On the whole, Skype Beta for Windows Phone will do exactly what you want, provided you only want to send instant messages or make calls to your existing contacts. Anything over and above this basic functionality and you’re going to be disappointed. We’ll say this for it though, it didn’t crash once while we’ve been testing it, and that’s good going for a beta app.
Skype is available for just about every other platform going, so how does Skype for Windows Phone stack up against the apps for Android and iOS? Well, they’re all free to download and install, plus very quick to start working once you’ve signed-in or created a new account.
Skype for Android looks beautiful, and testing it out on a Galaxy S II made the AMOLED screen light up, thanks to the rich blue background and extensive use of profile pictures. The chat screen also looks great, and the threaded conversations are very easy to follow. Of course, the big screen helps with viewing an ongoing conversation when the keyboard is up too.
Audio performance was on par with the Windows Phone app, and at least the app runs in the background so alerts come through as they’re received.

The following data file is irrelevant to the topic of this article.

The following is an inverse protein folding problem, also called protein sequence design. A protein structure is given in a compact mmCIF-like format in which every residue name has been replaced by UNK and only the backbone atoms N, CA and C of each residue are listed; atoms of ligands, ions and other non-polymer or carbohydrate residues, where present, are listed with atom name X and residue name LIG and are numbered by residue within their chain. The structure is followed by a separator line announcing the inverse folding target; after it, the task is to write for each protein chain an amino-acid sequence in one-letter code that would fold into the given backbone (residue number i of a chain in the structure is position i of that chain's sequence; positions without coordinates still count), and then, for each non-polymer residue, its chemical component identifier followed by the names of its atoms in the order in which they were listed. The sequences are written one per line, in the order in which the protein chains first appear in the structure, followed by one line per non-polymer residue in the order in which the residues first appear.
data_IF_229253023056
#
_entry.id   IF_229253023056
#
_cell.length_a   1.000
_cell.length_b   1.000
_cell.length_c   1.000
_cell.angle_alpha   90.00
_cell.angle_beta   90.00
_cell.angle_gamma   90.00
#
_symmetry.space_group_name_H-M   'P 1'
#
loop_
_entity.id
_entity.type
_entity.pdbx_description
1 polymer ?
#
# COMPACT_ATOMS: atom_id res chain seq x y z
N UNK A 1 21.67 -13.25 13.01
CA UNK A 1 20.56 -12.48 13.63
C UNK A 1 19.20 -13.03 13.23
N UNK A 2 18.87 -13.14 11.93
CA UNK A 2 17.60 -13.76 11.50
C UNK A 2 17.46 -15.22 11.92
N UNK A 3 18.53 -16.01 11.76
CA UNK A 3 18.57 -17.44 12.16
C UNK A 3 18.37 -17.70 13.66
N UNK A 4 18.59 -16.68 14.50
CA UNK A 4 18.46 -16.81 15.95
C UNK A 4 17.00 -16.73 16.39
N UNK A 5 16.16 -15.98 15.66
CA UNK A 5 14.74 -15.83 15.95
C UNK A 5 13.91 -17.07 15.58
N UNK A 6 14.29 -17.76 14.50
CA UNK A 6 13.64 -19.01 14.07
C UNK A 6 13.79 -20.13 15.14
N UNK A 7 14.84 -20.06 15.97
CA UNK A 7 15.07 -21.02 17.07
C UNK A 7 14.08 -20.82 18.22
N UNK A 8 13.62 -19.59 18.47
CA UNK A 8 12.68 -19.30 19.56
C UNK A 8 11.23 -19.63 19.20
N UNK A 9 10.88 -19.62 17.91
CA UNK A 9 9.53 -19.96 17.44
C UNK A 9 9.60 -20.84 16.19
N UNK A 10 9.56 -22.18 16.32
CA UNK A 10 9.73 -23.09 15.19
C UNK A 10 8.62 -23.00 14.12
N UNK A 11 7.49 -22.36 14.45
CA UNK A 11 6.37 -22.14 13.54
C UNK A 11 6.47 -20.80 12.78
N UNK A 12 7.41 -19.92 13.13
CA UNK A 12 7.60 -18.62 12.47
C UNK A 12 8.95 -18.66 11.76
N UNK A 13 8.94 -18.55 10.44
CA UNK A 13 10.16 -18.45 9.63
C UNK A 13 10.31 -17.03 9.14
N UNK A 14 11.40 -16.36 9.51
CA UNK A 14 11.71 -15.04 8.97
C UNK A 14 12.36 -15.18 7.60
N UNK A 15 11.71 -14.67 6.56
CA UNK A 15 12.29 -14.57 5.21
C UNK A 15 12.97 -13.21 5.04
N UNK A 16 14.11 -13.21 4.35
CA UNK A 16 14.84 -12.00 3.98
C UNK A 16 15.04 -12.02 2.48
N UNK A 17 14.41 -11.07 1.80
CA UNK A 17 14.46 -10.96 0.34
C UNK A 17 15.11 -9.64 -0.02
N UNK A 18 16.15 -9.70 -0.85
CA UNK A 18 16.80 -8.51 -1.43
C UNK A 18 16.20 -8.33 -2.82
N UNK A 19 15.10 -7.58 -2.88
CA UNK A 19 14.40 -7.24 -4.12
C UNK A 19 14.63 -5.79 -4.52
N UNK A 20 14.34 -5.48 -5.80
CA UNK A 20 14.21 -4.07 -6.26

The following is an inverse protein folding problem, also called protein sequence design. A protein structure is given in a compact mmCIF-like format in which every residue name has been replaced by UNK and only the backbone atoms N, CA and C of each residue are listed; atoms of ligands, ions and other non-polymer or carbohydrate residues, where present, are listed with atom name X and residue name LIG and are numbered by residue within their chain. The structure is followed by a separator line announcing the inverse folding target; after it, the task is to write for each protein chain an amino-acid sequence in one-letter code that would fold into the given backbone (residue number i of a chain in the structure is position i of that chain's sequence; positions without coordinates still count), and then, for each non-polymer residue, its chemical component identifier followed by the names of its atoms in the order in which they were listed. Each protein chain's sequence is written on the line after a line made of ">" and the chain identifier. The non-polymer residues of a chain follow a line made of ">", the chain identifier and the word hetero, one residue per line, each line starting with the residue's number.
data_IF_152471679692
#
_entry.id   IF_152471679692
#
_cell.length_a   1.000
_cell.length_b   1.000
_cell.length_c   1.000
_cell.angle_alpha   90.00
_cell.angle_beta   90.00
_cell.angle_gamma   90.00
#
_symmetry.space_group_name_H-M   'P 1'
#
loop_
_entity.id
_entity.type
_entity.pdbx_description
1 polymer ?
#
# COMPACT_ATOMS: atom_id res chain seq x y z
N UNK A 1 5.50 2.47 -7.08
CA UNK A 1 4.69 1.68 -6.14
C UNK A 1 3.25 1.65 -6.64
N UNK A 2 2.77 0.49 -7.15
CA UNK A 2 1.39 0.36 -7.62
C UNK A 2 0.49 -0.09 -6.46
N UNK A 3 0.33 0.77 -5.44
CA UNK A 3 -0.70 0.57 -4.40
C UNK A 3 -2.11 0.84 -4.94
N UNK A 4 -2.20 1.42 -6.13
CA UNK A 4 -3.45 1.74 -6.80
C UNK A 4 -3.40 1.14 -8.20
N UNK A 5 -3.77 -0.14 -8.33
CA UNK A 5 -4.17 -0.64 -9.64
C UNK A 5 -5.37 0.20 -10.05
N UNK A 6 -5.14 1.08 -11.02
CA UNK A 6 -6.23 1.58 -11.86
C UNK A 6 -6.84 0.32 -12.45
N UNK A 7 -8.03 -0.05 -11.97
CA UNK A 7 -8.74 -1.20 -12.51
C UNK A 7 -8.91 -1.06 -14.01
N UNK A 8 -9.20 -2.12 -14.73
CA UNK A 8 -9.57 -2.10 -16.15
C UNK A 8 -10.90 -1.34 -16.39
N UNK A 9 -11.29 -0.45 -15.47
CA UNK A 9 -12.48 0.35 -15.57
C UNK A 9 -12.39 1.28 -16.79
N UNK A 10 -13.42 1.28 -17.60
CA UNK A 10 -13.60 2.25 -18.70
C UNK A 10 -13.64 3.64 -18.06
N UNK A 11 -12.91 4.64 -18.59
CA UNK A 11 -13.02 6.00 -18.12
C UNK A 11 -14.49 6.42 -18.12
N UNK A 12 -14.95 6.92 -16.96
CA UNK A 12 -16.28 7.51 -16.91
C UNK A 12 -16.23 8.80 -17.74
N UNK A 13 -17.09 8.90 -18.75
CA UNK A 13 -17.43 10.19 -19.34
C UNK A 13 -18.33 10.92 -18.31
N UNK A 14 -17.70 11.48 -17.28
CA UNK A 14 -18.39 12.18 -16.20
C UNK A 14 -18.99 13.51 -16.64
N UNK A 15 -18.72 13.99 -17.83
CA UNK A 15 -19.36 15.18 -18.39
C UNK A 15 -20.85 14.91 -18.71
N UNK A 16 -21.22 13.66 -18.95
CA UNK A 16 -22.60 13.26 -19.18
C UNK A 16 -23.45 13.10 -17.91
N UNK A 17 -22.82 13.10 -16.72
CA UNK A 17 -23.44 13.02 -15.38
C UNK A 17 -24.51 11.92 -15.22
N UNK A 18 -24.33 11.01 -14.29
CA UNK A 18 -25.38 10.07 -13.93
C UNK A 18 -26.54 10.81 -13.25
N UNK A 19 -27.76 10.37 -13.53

The iOS version is somewhere in-between the Android and Windows Phone app in terms of style. The chat window looks more like Windows Phone, while all the other features are less colourful than Android, but perfectly integrated with iOS’s look.
The buttons below the screen for Contacts, Messaging and Calls are always there, so there’s never any confusion about navigation, and the keyboard still allows plenty of text to be displayed above it.
Like the other two, making high-quality calls over 3G depends on reception, while Wi-Fi calls almost always sounded great. Of the three, Skype running on the iPhone 4S felt the quickest too.
It’s inevitable that Skype for Windows phone will reach the same level of functionality and polish as the Android and iOS versions, at which point it’ll be a great addition to the Windows Marketplace. But in the meantime, it’s flawed and not overly attractive, but does perform the basic Skype functions – chat and calls – perfectly well. If you’ve got one of the officially sanctioned phones, give it a download now, but if not, approach with a little more caution.